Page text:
On Thursday, March 9, Minneapolis City Council passed recommendations to the State Legislature asking for stricter guidelines to remove protesters from council meetings, and to criminalize people who threaten elected officials. Although these recommendations appear broadly agreeable – threats on elected officials are never acceptable, context reveals that the laws are designed to silence BIPOC Minneapolitans and people concerned about environmental justice.
The recommendations were written because of the high tensions around the East Phillips Roof Depot demolition that has been raging in recent months. Council members in favor of these recommendations told false narratives that protestors against demolition are violent and destructive in their tactics. Their actions resemble other dangerous nationwide attacks on democracy coming from right-wing politicians.
The recommendations were written by Council Member Linea Palmisano of Ward 13 who says she felt threatened at the Feb. 23 council meeting in which Indigenous elders protested the demolition of the Roof Depot building in East Phillips. Ironically, elders are protesting because the demolition and proposed Hiawatha Expansion Project actually threatens their lives.
Council Member Jason Chavez, along with Jeremiah Ellison, Aisha Chughtai, and Robin Wonsley, argued that the recommendations are thinly disguised methods of silencing already stifled constituents, and criminalizing already oppressed populations. Chavez points to the hypocrisy of the policy, saying, “I have received many death threats… and my family and loved ones [have been] reported to Immigration and Customs Enforcement… And I have yet to receive any help from council leadership… I have heard nothing of that sort.” Council members who oppose these recommendations argued that the laws will not protect council members; they will punish protestors.
Council members who voted in favor of the recommendations based their arguments on their fear of BIPOC residents. LaTrisha Vetaw said, in reference to a police report she filed against constituent DJ Hooker (who is Black), “My life flashed before my eyes.” Her comments resemble stand-your-ground laws in which fear of BIPOC citizens is twisted into legalized racism. Vetaw and other council members are treating this constituent as guilty before due process – a racist phenomenon that Black people often have to deal with in the American justice system.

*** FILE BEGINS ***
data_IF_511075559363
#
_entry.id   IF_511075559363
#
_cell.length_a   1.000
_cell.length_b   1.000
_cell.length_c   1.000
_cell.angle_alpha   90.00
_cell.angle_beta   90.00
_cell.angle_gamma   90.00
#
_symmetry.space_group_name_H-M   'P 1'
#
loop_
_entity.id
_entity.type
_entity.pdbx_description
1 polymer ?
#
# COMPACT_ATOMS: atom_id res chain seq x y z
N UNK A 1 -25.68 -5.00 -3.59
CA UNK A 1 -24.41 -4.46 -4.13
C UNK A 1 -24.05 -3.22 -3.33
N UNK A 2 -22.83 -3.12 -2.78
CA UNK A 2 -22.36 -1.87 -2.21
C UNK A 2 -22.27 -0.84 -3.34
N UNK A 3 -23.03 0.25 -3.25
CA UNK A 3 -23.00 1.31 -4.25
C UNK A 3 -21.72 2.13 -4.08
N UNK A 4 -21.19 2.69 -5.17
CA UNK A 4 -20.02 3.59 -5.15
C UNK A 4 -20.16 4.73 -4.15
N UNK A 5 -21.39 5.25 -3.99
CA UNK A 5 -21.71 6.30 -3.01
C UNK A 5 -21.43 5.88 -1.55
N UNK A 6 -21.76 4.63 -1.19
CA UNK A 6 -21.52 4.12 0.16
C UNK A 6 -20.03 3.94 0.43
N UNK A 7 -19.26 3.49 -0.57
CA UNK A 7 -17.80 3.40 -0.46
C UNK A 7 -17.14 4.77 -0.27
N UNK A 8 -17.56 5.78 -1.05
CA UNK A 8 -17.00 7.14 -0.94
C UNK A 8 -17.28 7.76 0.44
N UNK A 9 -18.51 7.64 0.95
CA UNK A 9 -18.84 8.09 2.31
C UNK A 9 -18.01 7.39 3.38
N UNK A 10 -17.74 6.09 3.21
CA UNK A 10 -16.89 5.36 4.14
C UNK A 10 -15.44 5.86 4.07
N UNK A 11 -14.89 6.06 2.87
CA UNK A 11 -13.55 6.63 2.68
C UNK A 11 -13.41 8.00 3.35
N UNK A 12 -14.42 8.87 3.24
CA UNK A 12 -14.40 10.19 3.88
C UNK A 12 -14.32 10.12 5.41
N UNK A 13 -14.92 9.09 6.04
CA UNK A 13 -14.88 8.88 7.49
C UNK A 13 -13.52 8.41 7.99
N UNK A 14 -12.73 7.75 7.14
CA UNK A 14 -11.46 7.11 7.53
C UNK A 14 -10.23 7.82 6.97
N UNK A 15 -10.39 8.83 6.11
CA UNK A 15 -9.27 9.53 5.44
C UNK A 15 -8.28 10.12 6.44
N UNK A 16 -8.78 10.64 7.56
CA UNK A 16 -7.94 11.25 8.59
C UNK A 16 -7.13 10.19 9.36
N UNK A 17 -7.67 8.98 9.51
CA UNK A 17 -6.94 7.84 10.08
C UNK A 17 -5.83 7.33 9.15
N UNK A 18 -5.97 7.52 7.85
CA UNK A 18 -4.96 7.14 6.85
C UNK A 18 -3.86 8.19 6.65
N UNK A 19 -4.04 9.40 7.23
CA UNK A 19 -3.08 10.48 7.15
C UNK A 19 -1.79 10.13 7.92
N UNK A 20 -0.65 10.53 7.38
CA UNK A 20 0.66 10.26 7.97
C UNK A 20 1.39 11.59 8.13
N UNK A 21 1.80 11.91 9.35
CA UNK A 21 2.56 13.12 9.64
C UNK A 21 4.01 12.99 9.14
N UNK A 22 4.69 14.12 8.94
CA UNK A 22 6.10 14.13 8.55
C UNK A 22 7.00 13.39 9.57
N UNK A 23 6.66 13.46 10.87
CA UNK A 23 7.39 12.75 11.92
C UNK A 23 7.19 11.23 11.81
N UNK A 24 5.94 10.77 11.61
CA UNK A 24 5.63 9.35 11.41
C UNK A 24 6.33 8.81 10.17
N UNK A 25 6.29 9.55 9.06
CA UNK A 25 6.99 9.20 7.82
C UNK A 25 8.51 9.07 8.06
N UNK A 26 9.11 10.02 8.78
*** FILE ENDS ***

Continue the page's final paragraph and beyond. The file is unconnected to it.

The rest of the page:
In another case of fear-mongering, Council Member Michael Rainville posted a campaign advertisement on Twitter in which he claimed that East Phillips protesters “shut down” a city council meeting. This is a bold lie. At the meeting he is referencing, the council succeeded in voting, and when protesters exclaimed their frustration, they were escorted out of the hall by security.
City Council members who lack rationale for demolishing the Roof Depot building in East Phillips are turning to racism and lies to sway constituents.
Ward 10 City Council Member Aisha Chughtai analyzed the council’s recommendations precisely: “In the places that have implemented laws like this… the impact in real life, in real time, has been harsher criminal penalties and criminalization of people of color, of LGBTQ people, and of those without permanent citizenship status... These laws historically have been carried by far-right Republicans.”
All across America, right-wing politicians are taking every opportunity to criminalize basic functions of democracy. Minneapolis is no exception. Council Members Rainville, Vetaw, Goodman, Koski, and Palmisano are using their fear of BIPOC protesters to rouse a base against the East Phillips Neighborhood Institute and Little Earth vision for environmental justice in East Phillips. Out of fear and racism, Council Members are undermining Minneapolitans’ Constitutional right to protest. They are attempting to solidify their power against the people.
Daniel Schmidt is a Phillips resident.
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